AGA Releases Updated Guidelines on Diet for Patients With Irritable Bowel Syndrome

man with stomach pain
Man touching his stomach in pain.
The American Gastroenterological Association issued a clinical practice update outlining dietary best practices for patients with irritable bowel syndrome.

The American Gastroenterological Association (AGA) released a Clinical Practice Update, published in Gastroenterology, about the role of diet in irritable bowel syndrome (IBS).

IBS is a disorder of the gut-brain interaction, characterized by altered gastrointestinal (GI) motility, visceral sensation, intestinal permeability, and mucosal immune activation. Current therapeutic strategies are effective among fewer than half of patients, and the therapeutic gain is only 7% to 15% over placebo.

Most patients (>80%) with IBS associate their symptoms of abdominal pain, bloating, and altered bowel habits with eating food. The most common culprit foods are carbohydrates, which are short-chain sugars that are both poorly digested and poorly absorbed.

Mounting evidence suggests that dietary modifications, such as the low-fermentable oligo-, di-, and monosaccharides and polyols (FODMAP) diet (LFD), may be an effective intervention for IBS.

Before deciding whether to recommend a dietary intervention to patients, clinicians should gauge how often their patient consumes FODMAP foods. The committee recommends that dietary modifications should be recommended to patients who have insight into meal-related GI symptoms and are motivated to make necessary changes.

Dietary interventions should be attempted for a predetermined length of time. If the diet does not produce a clinical response in the allotted time, it should be abandoned.

Currently, an LFD is the most evidence-based dietary intervention. The LFD has 3 stages: up to 4 to 6 weeks of restriction, 6 to 10 weeks of reintroducing FODMAP foods, and dietary personalization based on reaction to reintroduced foods.

In addition, soluble fiber has been associated with improved global symptoms of IBS, especially among those with constipation-dominant disease. In general, the United States (US) Food and Drug Administration (FDA) recommends for people to consume 25 to 35 g of total fiber daily.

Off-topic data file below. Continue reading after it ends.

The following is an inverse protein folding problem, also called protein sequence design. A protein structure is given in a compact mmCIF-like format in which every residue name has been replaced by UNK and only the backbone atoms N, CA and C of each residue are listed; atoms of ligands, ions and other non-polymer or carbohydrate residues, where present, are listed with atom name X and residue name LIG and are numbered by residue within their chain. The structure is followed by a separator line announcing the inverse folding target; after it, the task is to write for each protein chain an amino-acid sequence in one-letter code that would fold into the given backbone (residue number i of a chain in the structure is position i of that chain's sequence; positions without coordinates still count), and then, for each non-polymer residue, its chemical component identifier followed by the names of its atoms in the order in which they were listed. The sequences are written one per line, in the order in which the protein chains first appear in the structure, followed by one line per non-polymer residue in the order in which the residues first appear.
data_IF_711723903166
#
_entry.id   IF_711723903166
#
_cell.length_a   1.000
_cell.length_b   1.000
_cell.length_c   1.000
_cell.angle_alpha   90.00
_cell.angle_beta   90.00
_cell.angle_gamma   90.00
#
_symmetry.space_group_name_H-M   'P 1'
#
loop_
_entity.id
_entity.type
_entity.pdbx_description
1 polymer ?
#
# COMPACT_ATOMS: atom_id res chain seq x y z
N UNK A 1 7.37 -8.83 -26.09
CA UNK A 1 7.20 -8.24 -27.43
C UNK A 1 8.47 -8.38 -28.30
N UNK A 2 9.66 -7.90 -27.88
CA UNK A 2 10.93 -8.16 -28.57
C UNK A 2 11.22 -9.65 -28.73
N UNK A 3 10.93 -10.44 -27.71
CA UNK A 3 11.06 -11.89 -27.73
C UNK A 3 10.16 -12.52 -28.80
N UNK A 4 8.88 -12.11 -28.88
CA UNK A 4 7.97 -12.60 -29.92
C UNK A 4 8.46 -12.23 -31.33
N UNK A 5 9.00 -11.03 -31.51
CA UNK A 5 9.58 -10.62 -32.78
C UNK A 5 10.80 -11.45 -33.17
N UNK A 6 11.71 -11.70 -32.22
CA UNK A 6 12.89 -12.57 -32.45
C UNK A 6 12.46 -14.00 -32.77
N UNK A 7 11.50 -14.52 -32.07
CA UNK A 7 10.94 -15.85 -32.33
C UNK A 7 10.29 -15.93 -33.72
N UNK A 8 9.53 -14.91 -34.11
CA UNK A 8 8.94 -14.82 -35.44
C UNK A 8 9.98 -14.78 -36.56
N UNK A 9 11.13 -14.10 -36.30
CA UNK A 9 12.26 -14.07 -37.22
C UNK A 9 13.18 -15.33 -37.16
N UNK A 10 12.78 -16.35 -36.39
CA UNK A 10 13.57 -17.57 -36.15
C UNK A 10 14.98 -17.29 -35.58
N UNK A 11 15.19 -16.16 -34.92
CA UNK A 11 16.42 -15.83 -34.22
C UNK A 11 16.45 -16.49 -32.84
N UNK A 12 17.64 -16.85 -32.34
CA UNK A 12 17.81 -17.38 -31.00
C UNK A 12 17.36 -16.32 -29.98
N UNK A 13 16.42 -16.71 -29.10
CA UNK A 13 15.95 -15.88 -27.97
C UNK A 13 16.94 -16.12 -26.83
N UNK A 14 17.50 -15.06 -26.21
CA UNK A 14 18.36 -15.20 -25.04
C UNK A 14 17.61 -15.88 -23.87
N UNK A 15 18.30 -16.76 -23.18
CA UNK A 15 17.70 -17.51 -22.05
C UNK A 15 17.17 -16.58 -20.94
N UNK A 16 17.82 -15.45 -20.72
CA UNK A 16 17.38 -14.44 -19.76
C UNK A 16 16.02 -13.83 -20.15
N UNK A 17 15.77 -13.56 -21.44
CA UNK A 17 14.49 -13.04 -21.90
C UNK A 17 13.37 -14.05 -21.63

For patients who do not consume many culprit foods, are food insecure, at risk for malnutrition, have an eating disorder, or have an uncontrolled psychiatric disorder, the committee recommends for these patients to be screened for an eating disorder and for malnutrition.

To screen for an eating disorder, the committee suggests practical, open-ended questions to ask patients who are at risk, such as:

  • Have you changed your diet recently? Why?
  • What feelings do you have when you look at food?
  • Are you or is anyone else concerned with your weight loss?
  • How often and how long do you exercise?
  • How often do you eat to the point of feeling sick?
  • Do you use laxatives even when not constipated?

The committee recommends screening for malnutrition using the Malnutrition Screening Tool. This is a validated instrument comprising 2 questions about appetite and weight loss. Patients with high scores should be referred to a GI registered dietitian nutritionist (RDN) for a comprehensive nutritional assessment.

When referring patients to an RDN, clinicians should provide the patient with a symptom chart and to advise them to keep a food diary for at least 3 days before consultation with the RDN.

An RDN evaluation is a 4-step process comprising nutrition assessment, diagnosis, intervention, and monitoring. Medical nutrition therapy from an RDN is associated with improved outcomes in weight management and metabolic health. The committee recommends for patients with IBS who are attempting a dietary intervention to have a consultation with an RDN.

Clinicians should be aware that although observational studies have found that patients with IBS report symptom improvement after switching to a gluten-free diet, randomized clinical trials have found mixed results. Altogether, there is a lack of strong evidence to support efficacy of a gluten-free diet for the treatment of IBS symptomology. Similarly, there remains limited evidence of biomarkers that predict patient response to dietary interventions. Additional research of dietary interventions in IBS is needed.

The statement authors concluded, “Diet has assumed an increasingly prominent role in our understanding and treatment of IBS. Identifying the appropriate patients for dietary treatments, particularly elimination diets, is an important first step. Partnering with [an] RDN to provide integrated, multidisciplinary care is essential for the successful management of IBS symptoms.”

Disclosure: Some study authors declared affiliations with biotech, pharmaceutical, and/or device companies. Please see the original reference for a full list of authors’ disclosures.


Chey WD, Hashash JG, Manning L, Chang L. AGA clinical practice update on the role of diet in irritable bowel syndrome: expert review. Gastroenterology. Published online March 22, 2022. doi:10.1053/j.gastro.2021.12.248